Hey! You suck at math and your shoes are stupid.
How did that make you feel? I know: it probably didn’t have much of a bite coming some a random goof like me on the internet. Maybe you’re not even wearing shoes right now. But if the criticisms came from a more credible source like a test of your math skills or a …shoe test,1 it would sting more. And what’s more, in order to preserve a positive image of yourself in your own head, you are more likely to act defensively by dismissing the results of the math test or at the very least you would be more open to suggestions that the test was flawed. This is especially true if you consider being good at math as as an important part of your identity.
Such shielding of our precious self-image can be counterproductive in a lot of cases. If you aim to get a better grade in that math class or a better performance review at work, then you are best served by understanding your flaws and figuring out how to improve. Avoiding and discrediting valid feedback is a bad idea in such a case. How can we best resist this mental rut and improve ourselves? How, oh how?
You all. Good news. Video games can help.
Sometimes it feels good to win and to feel that you are mastering a challenging game. It’s nice to win a round in an online shooter or to develop a winning character build in a role playing game. It feels good to beat a boss or top your friend’s best time on a race track. And such successes are more likely in video games than in real life because games are specifically designed to let you learn, develop, and excel.
This fact ties back in with math tests and performance reviews because of something called Self-Affirmation Theory (SAT).2 This theory predicts what I described above about ignoring negative (but useful) feedback that’s damaging to important self concepts. But it also suggests that a good way to get people to avoid this mental trap is to give them feedback about some other, unrelated thing that bolsters their self image. So if you find out that you got a bad score on a math test you may not discredit that feedback if you’re also told that you are very likeable.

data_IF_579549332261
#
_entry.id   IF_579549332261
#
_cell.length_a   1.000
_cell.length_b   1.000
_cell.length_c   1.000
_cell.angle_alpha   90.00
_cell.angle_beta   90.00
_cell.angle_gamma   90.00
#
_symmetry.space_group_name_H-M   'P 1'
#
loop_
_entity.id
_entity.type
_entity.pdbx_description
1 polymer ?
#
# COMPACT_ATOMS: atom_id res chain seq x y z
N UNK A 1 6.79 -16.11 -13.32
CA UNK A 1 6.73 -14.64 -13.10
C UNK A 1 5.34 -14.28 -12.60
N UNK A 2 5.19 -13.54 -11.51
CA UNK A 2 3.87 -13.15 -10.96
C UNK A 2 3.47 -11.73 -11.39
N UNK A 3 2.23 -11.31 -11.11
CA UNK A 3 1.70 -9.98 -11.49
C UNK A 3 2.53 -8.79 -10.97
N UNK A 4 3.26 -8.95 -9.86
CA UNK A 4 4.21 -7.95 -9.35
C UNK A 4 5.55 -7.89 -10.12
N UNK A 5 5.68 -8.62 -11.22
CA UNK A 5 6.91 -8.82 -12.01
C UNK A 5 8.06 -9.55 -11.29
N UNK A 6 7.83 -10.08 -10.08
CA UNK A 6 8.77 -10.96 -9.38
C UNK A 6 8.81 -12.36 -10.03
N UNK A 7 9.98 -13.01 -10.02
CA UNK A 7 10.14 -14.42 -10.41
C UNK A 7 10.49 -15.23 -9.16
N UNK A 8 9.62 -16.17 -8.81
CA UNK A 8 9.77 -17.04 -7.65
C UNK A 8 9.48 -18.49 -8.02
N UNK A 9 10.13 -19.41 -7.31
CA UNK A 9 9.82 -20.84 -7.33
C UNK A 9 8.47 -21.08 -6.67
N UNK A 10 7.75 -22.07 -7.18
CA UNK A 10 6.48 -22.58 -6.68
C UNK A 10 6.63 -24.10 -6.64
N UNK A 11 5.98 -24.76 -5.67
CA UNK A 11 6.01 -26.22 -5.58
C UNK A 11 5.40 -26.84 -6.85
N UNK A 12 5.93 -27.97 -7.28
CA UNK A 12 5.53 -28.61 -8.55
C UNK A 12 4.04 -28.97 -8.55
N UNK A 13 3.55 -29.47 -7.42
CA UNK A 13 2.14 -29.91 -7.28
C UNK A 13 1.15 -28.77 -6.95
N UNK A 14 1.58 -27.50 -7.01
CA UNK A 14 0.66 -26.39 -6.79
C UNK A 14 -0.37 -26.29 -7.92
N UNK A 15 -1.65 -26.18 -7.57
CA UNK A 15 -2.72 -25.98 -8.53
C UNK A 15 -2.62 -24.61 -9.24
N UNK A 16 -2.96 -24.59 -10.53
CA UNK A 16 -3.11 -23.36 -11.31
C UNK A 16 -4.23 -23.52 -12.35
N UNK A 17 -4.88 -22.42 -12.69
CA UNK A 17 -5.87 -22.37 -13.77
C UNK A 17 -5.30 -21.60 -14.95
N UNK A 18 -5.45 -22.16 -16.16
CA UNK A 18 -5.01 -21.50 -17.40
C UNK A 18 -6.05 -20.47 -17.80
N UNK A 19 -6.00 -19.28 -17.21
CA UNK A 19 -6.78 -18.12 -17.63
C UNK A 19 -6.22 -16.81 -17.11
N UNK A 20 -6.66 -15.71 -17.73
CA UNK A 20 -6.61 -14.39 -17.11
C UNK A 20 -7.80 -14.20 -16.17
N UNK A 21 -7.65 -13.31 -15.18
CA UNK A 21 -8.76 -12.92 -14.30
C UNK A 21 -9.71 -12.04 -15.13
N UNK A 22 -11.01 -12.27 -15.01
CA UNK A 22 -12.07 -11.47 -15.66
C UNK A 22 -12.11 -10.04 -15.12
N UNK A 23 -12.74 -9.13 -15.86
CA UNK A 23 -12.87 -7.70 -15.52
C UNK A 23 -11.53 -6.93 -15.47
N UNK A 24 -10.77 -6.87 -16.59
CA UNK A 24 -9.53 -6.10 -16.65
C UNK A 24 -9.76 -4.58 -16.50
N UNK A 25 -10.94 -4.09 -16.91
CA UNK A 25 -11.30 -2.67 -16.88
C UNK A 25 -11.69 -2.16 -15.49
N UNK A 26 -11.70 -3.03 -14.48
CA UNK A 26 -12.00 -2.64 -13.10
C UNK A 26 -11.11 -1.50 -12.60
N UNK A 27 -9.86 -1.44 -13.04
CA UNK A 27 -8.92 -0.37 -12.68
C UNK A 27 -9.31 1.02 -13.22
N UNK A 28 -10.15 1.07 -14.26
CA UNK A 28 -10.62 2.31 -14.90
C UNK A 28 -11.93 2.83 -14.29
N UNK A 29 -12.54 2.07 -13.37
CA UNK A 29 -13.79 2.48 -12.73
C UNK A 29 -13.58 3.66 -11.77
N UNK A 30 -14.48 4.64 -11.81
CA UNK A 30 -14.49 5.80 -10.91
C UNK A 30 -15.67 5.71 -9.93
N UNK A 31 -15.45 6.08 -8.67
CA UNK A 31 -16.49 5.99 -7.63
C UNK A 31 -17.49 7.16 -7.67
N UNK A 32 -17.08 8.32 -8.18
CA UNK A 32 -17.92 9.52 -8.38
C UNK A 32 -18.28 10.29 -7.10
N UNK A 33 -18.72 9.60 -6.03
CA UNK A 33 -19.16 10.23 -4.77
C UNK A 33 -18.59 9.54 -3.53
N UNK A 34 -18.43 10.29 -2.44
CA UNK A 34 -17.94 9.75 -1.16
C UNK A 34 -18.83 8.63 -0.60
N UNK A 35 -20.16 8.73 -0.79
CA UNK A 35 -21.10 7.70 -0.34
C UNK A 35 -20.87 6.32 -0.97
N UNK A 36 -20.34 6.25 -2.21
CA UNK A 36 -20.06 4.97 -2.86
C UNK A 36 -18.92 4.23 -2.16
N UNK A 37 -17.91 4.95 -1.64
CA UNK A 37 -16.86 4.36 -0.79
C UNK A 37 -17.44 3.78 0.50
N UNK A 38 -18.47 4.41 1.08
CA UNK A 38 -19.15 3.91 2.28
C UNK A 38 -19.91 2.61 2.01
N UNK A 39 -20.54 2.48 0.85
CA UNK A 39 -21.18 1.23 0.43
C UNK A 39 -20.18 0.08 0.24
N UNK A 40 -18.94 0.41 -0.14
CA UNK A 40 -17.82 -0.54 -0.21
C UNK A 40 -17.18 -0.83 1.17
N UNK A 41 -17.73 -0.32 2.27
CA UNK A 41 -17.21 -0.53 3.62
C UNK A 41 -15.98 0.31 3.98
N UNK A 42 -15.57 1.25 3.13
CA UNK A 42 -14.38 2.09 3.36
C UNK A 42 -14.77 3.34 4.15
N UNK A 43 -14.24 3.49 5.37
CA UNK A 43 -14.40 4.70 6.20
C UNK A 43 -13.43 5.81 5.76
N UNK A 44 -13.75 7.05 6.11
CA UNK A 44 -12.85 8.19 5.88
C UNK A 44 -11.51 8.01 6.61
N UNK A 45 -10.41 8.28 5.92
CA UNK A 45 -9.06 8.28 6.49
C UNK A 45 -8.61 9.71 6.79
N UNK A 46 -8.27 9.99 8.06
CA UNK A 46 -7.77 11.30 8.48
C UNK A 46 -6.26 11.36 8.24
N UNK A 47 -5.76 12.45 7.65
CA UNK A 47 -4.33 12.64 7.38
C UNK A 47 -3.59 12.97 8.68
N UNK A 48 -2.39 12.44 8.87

Or maybe if you’re told that you’re good at video games. That idea –that feeling good at video games can inoculate people against the pitfalls of Self Affirmation Theory– was recently tested by a study appearing in the journal Cyberpsychology, Behavior, and Social Networking. In it, researchers had subjects take what they thought was a general intelligence test. Then, because all psychology researchers are pathological liars, they gave some subjects bogus feedback. Specifically, they told them that they did horribly on the test and that they would be surprised if the subject could figure out how to pour water from a boot if the instructions were written on the heel.
Then the researchers had the subjects play a custom made first person shooter game that they said was a “valid assessment of video game skills.” Then, some got feedback on the game saying that they were super awesome at it and that they had amazing skills.
What they found was that for subjects who thought of themselves as gamers and for whom doing well in a game was part of their identity, the results of the intelligence test were less harmful but also not ignored. They accepted what, in the absence of all the lies, would have been accurate feedback about their performance on the test. If they had been so inclined and given the opportunity, they would likely have been more motivated to work towards improving themselves in that area.
The researchers sum up by saying:
The results suggest that players who value video game success as part of their identity can use positive video game feedback as a buffer against threatening negative test scores and thereby allow players to internalize such information.
So the next time you’re waiting the results of a test, a job application, or some other feedback about something near and dear to you, consider some preemptive, soothing balm in the form of crushing some scrubs or completing a quest in your favorite game.
This post is graciously submitted by guest author, Jamie Madigan, whose mission is to popularize the application of psychology to creating and understanding video games. The original post can be found at psychologyofgames.com. If you like what you read, please consider supporting Jamie on Patreon.